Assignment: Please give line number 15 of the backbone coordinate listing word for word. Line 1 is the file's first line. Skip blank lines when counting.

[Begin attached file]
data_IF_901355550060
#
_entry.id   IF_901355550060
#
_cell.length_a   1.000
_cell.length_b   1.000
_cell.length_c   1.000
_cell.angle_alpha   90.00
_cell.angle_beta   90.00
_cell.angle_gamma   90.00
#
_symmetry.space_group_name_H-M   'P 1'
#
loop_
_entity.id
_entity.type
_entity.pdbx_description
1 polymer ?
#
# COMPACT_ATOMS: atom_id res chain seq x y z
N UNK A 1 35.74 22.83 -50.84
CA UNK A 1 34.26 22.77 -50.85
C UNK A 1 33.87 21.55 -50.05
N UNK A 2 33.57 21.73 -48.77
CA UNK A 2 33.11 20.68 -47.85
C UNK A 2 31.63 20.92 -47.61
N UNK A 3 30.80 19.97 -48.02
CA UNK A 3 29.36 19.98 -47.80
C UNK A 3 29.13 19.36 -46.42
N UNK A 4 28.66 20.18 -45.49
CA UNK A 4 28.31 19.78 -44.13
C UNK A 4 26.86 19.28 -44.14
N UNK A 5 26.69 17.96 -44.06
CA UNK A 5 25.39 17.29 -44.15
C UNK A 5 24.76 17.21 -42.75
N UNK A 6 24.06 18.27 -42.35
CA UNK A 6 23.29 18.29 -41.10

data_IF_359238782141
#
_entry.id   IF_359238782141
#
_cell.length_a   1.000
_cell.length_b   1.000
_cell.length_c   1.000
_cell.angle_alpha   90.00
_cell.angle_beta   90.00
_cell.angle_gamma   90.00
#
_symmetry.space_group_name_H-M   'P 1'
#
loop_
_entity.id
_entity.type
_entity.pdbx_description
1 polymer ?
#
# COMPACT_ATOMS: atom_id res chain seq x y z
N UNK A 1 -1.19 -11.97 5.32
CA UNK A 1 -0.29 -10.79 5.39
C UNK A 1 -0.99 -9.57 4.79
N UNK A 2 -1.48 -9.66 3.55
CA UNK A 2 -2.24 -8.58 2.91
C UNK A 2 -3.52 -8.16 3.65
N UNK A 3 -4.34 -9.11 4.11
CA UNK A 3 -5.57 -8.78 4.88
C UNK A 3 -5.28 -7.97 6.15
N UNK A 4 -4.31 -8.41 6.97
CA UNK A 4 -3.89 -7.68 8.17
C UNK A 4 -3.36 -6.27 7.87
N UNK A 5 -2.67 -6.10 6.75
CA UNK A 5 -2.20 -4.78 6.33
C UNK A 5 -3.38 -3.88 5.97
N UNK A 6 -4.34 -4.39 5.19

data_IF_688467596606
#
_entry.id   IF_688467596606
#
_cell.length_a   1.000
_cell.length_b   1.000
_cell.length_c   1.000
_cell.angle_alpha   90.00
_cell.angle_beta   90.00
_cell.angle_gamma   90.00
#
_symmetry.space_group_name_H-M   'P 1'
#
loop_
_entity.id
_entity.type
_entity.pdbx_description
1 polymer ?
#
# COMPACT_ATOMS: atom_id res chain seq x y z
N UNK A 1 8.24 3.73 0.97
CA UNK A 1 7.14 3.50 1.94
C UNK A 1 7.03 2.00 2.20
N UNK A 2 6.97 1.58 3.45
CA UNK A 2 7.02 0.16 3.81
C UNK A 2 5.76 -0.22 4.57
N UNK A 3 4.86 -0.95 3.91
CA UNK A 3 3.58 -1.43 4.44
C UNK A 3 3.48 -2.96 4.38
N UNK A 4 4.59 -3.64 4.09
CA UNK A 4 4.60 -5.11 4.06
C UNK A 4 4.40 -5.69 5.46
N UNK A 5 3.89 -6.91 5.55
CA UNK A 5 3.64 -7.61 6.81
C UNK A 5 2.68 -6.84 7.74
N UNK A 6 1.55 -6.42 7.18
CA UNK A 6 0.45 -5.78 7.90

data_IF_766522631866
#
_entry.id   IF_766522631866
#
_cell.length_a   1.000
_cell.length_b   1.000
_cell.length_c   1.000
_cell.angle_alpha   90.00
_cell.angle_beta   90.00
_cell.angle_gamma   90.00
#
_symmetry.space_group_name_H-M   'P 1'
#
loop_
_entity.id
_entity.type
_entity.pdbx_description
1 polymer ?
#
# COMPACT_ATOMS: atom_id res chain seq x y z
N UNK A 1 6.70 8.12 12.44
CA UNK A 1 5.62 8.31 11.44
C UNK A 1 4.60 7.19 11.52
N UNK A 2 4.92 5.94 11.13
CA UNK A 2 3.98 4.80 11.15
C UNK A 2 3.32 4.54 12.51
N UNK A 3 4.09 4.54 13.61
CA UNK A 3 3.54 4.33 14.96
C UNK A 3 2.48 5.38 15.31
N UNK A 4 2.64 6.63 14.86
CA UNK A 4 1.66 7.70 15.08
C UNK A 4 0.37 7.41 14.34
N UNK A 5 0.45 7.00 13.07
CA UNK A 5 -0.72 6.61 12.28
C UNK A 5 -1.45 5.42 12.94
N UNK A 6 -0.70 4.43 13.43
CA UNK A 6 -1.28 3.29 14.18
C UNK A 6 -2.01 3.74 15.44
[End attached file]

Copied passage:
_entity.id